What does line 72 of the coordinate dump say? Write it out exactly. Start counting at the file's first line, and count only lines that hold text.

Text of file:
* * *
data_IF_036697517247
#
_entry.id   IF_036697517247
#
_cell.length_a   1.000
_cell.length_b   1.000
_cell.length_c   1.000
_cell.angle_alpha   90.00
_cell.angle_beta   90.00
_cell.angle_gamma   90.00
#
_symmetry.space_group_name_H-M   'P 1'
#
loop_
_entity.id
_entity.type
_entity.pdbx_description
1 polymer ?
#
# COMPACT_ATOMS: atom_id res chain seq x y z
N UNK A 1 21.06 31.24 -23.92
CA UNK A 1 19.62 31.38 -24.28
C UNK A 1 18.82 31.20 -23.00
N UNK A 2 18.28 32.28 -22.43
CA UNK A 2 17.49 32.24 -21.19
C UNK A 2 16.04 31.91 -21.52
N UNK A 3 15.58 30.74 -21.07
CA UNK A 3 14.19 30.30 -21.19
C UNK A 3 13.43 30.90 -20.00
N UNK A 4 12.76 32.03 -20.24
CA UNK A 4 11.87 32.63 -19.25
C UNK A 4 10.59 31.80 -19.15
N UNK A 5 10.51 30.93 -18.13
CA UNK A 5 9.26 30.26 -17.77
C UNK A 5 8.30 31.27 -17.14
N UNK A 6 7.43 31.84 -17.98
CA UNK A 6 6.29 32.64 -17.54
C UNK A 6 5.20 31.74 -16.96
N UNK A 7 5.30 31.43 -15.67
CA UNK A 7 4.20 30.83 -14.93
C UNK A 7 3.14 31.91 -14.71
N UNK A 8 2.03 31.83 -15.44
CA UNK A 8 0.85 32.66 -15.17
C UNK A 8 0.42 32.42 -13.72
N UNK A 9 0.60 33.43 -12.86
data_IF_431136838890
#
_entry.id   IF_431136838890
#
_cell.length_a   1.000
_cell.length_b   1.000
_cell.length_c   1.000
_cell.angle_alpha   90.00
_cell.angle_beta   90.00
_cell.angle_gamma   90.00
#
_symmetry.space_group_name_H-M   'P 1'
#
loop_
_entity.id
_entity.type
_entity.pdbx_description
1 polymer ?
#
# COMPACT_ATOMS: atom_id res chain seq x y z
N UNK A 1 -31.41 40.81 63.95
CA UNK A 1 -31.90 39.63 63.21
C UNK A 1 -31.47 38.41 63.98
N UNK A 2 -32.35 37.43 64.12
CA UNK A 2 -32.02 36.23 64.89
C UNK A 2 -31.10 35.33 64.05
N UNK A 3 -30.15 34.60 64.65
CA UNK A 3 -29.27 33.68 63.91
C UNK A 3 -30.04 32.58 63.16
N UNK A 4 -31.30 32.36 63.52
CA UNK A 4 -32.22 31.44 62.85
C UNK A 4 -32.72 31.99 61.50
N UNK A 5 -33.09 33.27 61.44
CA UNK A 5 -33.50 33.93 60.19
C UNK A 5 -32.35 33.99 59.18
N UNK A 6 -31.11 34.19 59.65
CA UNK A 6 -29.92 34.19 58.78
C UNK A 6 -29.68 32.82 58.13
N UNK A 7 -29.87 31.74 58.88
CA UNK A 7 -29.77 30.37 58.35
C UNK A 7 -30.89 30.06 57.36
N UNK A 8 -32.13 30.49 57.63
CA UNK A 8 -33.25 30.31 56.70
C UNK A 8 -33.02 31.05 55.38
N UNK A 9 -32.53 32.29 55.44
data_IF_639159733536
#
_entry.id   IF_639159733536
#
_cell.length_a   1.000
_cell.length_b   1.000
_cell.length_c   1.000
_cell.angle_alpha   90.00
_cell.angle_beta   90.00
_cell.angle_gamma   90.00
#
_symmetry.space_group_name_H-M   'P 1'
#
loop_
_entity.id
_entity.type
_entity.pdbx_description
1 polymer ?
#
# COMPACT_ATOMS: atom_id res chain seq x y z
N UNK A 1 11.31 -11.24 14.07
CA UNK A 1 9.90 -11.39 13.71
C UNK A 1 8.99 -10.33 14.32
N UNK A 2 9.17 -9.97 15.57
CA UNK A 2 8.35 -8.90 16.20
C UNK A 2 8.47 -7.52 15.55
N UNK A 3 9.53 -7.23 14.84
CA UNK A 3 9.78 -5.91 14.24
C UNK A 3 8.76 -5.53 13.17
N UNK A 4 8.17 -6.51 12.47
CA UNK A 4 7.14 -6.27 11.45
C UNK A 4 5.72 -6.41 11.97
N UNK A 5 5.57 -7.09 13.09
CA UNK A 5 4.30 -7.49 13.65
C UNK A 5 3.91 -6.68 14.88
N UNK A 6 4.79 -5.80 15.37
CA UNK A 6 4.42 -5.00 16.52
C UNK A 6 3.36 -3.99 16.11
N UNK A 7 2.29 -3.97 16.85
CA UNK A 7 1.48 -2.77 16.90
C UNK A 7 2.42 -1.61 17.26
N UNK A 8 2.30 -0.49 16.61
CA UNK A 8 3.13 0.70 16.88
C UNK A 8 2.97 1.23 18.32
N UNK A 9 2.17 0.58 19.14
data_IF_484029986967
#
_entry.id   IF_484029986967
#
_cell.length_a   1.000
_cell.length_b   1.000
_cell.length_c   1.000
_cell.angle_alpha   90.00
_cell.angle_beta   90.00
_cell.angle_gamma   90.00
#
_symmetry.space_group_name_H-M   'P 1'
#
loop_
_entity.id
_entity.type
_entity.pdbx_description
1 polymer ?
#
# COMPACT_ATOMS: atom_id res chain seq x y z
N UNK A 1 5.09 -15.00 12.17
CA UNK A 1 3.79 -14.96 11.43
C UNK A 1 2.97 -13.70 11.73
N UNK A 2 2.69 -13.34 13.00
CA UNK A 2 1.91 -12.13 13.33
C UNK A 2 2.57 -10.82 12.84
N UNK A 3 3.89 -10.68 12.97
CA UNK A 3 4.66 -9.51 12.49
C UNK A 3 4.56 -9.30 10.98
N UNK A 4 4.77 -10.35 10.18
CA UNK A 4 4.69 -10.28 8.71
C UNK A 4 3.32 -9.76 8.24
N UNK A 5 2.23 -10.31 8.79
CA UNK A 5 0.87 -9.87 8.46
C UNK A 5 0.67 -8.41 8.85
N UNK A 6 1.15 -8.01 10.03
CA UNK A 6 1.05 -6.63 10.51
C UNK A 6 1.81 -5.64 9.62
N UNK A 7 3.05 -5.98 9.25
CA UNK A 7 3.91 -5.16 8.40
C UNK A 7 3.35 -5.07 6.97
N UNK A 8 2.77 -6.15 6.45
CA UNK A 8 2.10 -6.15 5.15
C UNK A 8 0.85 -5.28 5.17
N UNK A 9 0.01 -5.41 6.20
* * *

N UNK A 3 -30.15 34.60 64.65